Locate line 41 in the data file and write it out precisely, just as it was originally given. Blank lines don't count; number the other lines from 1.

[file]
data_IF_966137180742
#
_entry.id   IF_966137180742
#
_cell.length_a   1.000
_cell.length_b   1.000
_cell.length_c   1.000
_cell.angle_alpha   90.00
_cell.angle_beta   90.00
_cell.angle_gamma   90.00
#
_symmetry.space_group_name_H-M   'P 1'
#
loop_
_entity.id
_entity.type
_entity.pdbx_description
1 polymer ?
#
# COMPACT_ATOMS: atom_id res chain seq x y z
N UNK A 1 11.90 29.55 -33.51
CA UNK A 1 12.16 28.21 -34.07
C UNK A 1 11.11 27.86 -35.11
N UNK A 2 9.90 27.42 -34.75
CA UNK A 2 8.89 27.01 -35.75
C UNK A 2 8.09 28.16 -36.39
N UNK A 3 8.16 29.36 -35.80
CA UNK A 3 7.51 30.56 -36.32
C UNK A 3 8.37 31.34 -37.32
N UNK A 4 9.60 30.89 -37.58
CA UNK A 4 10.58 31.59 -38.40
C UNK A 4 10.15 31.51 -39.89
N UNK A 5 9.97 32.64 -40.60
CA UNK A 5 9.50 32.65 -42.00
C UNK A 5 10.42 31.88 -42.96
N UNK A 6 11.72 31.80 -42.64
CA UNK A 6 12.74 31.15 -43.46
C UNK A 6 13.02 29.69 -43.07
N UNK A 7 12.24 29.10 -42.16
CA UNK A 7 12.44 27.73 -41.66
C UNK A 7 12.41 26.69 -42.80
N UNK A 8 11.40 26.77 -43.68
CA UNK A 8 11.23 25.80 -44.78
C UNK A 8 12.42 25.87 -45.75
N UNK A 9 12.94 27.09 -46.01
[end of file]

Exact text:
C UNK A 7 12.41 26.69 -42.80